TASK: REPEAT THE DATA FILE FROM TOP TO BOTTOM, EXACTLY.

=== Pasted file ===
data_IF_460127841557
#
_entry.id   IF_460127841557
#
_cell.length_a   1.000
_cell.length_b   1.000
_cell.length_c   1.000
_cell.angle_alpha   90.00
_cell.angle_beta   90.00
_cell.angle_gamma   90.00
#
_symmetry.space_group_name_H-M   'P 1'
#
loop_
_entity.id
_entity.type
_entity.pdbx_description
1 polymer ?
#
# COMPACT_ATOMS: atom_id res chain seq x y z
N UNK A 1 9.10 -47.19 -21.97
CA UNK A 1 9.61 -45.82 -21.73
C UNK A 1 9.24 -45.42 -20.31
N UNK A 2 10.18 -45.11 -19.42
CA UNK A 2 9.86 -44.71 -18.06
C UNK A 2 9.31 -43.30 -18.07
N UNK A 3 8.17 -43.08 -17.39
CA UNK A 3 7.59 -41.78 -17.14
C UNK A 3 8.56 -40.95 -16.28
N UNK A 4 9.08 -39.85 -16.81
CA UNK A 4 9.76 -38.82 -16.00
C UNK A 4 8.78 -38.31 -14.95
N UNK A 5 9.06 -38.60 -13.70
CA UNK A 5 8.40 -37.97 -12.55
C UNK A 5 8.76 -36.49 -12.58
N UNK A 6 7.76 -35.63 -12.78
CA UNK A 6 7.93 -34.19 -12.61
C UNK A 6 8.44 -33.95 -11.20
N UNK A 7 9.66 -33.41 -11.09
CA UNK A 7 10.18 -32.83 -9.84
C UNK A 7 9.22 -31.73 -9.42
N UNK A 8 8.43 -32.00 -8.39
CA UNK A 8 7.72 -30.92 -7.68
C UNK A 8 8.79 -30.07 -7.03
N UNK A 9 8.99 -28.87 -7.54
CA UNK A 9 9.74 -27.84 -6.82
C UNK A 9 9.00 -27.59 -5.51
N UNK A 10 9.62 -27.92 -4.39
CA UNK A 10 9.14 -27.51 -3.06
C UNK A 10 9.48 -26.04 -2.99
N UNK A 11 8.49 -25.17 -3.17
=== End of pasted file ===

data_IF_460127841557
#
_entry.id   IF_460127841557
#
_cell.length_a   1.000
_cell.length_b   1.000
_cell.length_c   1.000
_cell.angle_alpha   90.00
_cell.angle_beta   90.00
_cell.angle_gamma   90.00
#
_symmetry.space_group_name_H-M   'P 1'
#
loop_
_entity.id
_entity.type
_entity.pdbx_description
1 polymer ?
#
# COMPACT_ATOMS: atom_id res chain seq x y z
N UNK A 1 9.10 -47.19 -21.97
CA UNK A 1 9.61 -45.82 -21.73
C UNK A 1 9.24 -45.42 -20.31
N UNK A 2 10.18 -45.11 -19.42
CA UNK A 2 9.86 -44.71 -18.06
C UNK A 2 9.31 -43.30 -18.07
N UNK A 3 8.17 -43.08 -17.39
CA UNK A 3 7.59 -41.78 -17.14
C UNK A 3 8.56 -40.95 -16.28
N UNK A 4 9.08 -39.85 -16.81
CA UNK A 4 9.76 -38.82 -16.00
C UNK A 4 8.78 -38.31 -14.95
N UNK A 5 9.06 -38.60 -13.70
CA UNK A 5 8.40 -37.97 -12.55
C UNK A 5 8.76 -36.49 -12.58
N UNK A 6 7.76 -35.63 -12.78
CA UNK A 6 7.93 -34.19 -12.61
C UNK A 6 8.44 -33.95 -11.20
N UNK A 7 9.66 -33.41 -11.09
CA UNK A 7 10.18 -32.83 -9.84
C UNK A 7 9.22 -31.73 -9.42
N UNK A 8 8.43 -32.00 -8.39
CA UNK A 8 7.72 -30.92 -7.68
C UNK A 8 8.79 -30.07 -7.03
N UNK A 9 8.99 -28.87 -7.54
CA UNK A 9 9.74 -27.84 -6.82
C UNK A 9 9.00 -27.59 -5.51
N UNK A 10 9.62 -27.92 -4.39
CA UNK A 10 9.14 -27.51 -3.06
C UNK A 10 9.48 -26.04 -2.99
N UNK A 11 8.49 -25.17 -3.17